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It's not about money anymore (or rather, not only about money).
When I quit my job in early 2021, I didn’t have anything else lined up yet. I was in the final stages of interviewing and took a leap of faith that I would land a job in the (hopefully not too distant) future.
I was part of the executive team, and, of course, the CEO wanted to know where I was headed. I told him that I wasn’t sure yet but likely going to be making a career pivot from product managing at a fintech into writing and marketing.
He said, “Well, you know we always tried to take care of you.” That was the ending note for the last conversation I had with him.
That phrase stuck with me because I knew what he was implying. He meant that the company tried to take care of me financially. I was well-compensated for both my expertise and tenure. But it was clear that he didn’t understand how employees could be motivated by anything other than money — something that I saw many times over the years.
I wanted something more.
The Great Resignation vs. The Great Awakening
I was slightly ahead of the curve by resigning in January of 2021. By April, the phrase “The Great Resignation” had entered the scene, referring to an unprecedented number of workers who voluntarily quit their jobs. As of now (November), this trend has continued, with another record number of people quitting in September, according to the U.S. Department of Labor Statistics.
This phenomenon can no longer be attributed to a blip on the radar. In April, it might have been easy to say that the shuffle was due to frustration, burnout, or a desperate need for change after months of restrictions due to the pandemic. TBH, I attributed some of my own need for change to these factors at first.
But as the months have marched forward, it has become clear that The Great Resignation is about far more. It’s about saying “Enough” with crappy management, crappy culture, and — yes — crappy compensation. There are limitless opportunities with companies that don’t treat their employees as a commodity. A lot of this is propelled by the movement toward remote work and jobs that are no longer limited by geography.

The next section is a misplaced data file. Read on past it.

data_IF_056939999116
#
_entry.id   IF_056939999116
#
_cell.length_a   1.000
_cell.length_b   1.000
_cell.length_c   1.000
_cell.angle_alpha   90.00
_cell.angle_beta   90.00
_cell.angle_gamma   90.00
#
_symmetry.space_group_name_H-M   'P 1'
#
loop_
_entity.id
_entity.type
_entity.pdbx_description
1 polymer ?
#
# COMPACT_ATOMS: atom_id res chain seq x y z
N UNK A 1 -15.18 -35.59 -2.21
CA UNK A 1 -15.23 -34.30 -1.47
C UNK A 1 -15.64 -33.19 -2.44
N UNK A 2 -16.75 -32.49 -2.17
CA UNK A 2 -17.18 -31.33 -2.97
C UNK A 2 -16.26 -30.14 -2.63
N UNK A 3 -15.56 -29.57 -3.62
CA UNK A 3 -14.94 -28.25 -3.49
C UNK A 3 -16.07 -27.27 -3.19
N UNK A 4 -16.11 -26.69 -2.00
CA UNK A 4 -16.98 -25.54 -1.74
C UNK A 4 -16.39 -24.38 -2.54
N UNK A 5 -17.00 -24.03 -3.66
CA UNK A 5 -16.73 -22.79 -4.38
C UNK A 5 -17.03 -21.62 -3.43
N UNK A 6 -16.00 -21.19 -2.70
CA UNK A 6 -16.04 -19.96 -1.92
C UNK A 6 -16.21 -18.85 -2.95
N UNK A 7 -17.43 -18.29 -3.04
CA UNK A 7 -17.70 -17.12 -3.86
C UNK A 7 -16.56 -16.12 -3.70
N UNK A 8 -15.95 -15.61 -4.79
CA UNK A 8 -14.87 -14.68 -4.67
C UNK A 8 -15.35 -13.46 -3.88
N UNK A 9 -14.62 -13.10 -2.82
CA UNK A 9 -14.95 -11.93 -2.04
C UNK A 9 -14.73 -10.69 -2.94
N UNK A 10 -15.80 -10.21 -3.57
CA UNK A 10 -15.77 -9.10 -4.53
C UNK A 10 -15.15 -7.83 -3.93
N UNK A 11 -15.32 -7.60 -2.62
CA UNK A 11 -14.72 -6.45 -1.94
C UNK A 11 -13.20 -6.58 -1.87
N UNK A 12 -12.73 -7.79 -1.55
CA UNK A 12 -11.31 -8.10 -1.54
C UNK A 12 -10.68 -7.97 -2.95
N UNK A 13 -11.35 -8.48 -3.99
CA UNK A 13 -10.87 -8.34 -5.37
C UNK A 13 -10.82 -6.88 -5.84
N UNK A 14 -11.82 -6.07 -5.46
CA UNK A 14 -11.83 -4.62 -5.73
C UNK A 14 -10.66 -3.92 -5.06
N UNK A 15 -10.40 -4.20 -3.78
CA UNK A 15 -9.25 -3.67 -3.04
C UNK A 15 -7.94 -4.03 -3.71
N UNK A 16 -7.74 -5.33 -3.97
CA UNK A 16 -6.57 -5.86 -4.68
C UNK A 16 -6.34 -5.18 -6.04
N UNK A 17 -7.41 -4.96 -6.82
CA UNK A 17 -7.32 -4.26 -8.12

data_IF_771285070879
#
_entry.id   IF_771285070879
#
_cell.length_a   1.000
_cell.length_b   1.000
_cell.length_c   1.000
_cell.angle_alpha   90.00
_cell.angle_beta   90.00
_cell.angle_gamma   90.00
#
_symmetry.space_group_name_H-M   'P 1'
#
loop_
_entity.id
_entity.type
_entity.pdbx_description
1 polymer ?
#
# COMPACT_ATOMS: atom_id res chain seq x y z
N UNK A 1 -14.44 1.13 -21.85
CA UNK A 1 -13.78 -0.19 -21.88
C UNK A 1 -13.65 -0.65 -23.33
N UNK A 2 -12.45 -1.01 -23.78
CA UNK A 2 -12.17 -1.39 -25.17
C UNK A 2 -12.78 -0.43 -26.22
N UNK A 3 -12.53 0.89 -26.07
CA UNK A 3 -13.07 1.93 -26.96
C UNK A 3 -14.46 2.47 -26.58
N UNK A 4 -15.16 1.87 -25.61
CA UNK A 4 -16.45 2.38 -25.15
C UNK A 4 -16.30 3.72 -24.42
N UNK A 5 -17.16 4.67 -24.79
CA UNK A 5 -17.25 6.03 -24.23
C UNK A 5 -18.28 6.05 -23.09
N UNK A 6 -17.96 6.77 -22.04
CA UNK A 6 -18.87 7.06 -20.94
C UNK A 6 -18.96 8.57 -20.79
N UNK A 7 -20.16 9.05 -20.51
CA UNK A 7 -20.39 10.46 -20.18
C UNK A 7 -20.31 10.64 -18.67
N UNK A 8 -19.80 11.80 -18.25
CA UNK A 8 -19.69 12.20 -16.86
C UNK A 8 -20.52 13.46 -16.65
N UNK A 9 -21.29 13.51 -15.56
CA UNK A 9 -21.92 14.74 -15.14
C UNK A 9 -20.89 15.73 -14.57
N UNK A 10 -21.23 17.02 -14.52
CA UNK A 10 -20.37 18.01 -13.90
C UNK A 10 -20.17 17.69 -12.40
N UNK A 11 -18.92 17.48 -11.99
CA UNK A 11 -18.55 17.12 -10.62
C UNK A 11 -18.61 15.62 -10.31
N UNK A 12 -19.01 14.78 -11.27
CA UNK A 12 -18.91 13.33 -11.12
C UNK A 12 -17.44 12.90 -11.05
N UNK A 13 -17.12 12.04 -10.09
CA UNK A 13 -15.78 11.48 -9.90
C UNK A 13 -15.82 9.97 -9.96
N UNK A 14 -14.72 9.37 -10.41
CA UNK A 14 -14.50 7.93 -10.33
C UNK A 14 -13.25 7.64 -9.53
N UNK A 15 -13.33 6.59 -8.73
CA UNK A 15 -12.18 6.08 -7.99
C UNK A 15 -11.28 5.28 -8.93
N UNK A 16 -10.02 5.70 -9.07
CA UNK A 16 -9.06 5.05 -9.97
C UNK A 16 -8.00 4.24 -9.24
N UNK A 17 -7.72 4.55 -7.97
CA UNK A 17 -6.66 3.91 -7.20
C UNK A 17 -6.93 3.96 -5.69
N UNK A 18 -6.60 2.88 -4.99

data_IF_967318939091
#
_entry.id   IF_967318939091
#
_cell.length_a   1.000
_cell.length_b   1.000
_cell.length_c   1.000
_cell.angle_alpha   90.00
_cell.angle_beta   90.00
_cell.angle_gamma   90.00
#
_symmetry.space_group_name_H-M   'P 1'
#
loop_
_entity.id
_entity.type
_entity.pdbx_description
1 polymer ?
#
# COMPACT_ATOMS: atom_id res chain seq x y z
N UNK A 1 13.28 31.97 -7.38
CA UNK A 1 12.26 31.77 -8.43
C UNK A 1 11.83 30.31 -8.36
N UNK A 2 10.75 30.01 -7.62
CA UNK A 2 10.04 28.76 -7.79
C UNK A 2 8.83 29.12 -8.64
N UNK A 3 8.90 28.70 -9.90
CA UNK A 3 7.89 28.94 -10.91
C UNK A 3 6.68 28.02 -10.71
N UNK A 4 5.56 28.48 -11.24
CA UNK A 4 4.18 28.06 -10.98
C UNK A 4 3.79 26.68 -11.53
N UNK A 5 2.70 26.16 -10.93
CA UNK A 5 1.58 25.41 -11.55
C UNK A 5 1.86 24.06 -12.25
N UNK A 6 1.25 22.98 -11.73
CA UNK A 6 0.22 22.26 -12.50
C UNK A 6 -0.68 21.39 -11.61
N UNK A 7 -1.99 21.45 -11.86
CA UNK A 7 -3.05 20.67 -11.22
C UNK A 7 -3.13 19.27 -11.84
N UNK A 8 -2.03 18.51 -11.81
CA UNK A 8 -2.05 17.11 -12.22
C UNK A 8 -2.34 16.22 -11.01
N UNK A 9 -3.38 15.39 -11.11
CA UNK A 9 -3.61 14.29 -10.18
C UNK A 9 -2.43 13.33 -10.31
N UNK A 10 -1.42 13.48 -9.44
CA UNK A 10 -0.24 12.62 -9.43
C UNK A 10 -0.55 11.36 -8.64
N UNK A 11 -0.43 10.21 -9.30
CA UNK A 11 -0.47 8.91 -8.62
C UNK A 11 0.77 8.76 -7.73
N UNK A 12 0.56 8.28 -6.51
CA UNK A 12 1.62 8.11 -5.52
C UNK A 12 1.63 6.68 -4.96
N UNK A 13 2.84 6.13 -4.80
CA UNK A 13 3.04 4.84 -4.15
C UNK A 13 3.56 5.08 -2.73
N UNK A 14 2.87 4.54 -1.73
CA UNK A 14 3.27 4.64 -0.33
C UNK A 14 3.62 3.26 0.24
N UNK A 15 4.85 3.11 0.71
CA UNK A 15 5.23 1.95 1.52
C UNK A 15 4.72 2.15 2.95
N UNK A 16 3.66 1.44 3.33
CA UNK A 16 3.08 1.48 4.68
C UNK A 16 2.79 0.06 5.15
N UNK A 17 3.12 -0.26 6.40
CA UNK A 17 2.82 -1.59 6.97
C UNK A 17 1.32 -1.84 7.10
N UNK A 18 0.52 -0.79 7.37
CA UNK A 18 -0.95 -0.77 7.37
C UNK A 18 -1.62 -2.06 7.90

It’s not a resignation. It’s an awakening that things don’t have to be awful at work.
The definition of career success has changed
I fall into the “older Millennial” cohort, born in the early 1980s. I entered the full-time workforce in 2006, just a few years prior to the financial crisis of 2008.
I was mentored by Gen X. I wanted stability, recognition, and title in my career. When my first child was born in 2009, I also wanted flexibiltiy — but it needed to be coincident with my Career Goals.
And climb I did. I pushed for new roles and promotions. Sheryl Sandberg’s 2013 book Lean In taught me to advocate for myself and my salary. I reached the top of the small fintech I worked for, achieving an executive role in 2016 and managing a department.
Yet upon reaching “the top” I routinely found myself frustrated. I realized the limits of the changes I could implement. And it wasn’t me: it was a deeply ingrained company culture, where the average employee tenure was more than 10 years.
Finally, somewhere in the Fall of 2020, I realized what I wanted: to be recognized for the value that I brought to my job. Not to feel like I was just spinning my wheels, day in and day out. It wasn’t about the money or the title.
Data reflects that I’m not alone in this sentiment, particularly among my generational peers. According to a 2020 Gallup Poll, Millennials and Gen Z both prioritize employers that care about their wellbeing. They also prioritize mental-health benefits and work-life balance.
It’s a sharp turn from the hustle culture attributed to Millennials when we first entered the workforce. I can only say, speaking for my generation, that we hustled for a long time, and now we’re burned out. Gen Z came of age expecting something better.
The company drives the culture
In companies that have a great culture, it isn’t by accident. They pour care into the wellbeing of their employees, supporting them both professionally and personally. They foster relationships, no matter when or how the interactions take place. “Culture” is more than access to a beer fridge and a ping pong table at the office.
The Great Resignation/Awakening has put culture in the spotlight. Scour LinkedIn or Twitter and you’ll find stories about people leaving toxic jobs, toxic bosses, and below-market compensation. They’re tired and know what they’re worth.
What’s more, there’s a clear disconnect between employers and employees: 72 percent of U.S. executives think their workplace culture has improved since the start of the pandemic; only 21 percent of U.S. human resource professionals think so.
This misalignment is what has driven employees to respond with their feet. It’s what drove me to make a move. The reshuffle will continue and I, for one, am exhilarated to watch. Some companies are really stepping up and refocusing their energy on the employee experience. Others, well… They’ll be the ones left continuing to wonder why they can’t attract and retain good employees.
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